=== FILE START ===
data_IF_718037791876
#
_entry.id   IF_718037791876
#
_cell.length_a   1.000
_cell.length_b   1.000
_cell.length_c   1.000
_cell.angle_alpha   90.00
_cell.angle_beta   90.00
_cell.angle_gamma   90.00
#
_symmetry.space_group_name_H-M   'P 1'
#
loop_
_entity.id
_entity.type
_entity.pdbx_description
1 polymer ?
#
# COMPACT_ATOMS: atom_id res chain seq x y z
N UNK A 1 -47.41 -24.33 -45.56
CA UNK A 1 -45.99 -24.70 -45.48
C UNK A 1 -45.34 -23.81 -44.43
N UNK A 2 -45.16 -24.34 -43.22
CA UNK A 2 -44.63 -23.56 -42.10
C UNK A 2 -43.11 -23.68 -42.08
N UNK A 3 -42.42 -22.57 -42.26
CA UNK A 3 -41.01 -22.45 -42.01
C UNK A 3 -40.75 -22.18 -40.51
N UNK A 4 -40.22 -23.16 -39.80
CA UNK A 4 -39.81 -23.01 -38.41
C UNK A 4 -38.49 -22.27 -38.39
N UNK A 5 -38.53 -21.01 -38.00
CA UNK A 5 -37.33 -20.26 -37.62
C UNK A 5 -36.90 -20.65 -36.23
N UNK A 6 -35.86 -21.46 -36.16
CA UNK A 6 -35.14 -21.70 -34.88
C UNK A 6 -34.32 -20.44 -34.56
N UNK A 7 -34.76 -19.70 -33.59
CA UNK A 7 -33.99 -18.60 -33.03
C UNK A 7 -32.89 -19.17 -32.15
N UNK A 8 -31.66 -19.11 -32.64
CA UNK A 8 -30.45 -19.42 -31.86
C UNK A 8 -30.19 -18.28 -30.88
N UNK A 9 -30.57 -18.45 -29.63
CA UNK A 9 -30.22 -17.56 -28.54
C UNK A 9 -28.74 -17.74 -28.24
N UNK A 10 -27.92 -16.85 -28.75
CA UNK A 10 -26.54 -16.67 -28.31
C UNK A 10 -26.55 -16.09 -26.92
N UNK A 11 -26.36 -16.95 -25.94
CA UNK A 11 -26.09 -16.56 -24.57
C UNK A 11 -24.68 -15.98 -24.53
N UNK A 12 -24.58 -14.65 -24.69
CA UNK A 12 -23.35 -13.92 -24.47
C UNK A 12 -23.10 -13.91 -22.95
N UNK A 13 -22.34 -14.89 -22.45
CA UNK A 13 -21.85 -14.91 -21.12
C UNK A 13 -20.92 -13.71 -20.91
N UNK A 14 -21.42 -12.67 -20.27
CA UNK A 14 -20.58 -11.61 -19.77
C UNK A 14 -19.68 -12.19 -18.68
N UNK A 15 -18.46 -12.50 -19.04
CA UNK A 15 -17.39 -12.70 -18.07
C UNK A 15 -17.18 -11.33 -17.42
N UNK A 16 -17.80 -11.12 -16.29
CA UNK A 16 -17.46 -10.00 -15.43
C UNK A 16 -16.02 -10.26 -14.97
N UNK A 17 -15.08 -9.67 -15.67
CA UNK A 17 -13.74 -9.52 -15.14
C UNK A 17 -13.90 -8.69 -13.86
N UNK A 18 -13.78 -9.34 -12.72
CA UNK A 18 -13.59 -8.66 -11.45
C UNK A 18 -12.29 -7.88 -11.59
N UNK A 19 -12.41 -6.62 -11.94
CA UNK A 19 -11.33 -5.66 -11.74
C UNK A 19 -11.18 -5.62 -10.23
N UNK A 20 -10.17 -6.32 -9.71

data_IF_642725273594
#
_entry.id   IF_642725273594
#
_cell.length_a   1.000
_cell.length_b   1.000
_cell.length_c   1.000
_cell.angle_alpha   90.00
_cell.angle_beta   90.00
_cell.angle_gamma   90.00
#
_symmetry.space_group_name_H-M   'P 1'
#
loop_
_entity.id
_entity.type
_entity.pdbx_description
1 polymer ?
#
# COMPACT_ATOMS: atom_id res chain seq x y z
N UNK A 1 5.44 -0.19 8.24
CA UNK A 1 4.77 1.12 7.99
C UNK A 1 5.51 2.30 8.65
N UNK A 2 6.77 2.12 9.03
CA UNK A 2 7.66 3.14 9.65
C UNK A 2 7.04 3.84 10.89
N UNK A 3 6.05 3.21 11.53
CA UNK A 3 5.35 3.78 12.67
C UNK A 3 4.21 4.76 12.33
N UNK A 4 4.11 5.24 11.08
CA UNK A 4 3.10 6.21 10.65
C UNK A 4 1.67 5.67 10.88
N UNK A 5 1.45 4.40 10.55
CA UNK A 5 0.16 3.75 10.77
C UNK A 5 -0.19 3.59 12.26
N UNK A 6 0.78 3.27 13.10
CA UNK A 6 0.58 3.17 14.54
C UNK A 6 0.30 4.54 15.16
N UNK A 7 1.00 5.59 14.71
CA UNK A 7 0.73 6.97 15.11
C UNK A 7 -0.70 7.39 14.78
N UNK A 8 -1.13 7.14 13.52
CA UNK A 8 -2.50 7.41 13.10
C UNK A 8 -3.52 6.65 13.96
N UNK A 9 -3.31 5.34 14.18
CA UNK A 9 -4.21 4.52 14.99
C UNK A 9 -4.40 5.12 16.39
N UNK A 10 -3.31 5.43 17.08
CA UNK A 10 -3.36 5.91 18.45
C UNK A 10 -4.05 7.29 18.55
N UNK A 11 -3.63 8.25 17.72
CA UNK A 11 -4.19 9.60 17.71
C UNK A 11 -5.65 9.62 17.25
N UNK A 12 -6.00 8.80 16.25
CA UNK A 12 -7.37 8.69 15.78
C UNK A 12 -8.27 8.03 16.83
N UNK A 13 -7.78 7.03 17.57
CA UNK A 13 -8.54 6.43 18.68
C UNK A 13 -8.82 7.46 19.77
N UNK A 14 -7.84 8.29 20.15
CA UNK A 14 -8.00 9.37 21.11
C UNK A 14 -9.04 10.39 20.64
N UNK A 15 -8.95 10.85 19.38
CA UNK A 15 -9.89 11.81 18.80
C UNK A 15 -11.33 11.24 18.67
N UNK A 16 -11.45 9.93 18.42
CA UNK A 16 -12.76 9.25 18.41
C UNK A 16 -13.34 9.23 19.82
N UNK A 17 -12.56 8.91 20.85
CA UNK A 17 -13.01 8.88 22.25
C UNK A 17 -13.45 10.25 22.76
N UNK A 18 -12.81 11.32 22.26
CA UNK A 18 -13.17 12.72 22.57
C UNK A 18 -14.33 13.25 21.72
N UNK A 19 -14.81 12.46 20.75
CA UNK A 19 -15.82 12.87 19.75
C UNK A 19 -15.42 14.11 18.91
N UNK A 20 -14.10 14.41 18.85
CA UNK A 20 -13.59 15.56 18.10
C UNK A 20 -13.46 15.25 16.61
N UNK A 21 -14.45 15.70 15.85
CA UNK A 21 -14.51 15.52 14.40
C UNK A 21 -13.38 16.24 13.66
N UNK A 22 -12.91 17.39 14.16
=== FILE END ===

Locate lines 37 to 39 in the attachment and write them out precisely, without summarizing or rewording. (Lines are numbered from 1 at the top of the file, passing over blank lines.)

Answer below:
CA UNK A 6 -35.14 -21.70 -34.88
C UNK A 6 -34.32 -20.44 -34.56
N UNK A 7 -34.76 -19.70 -33.59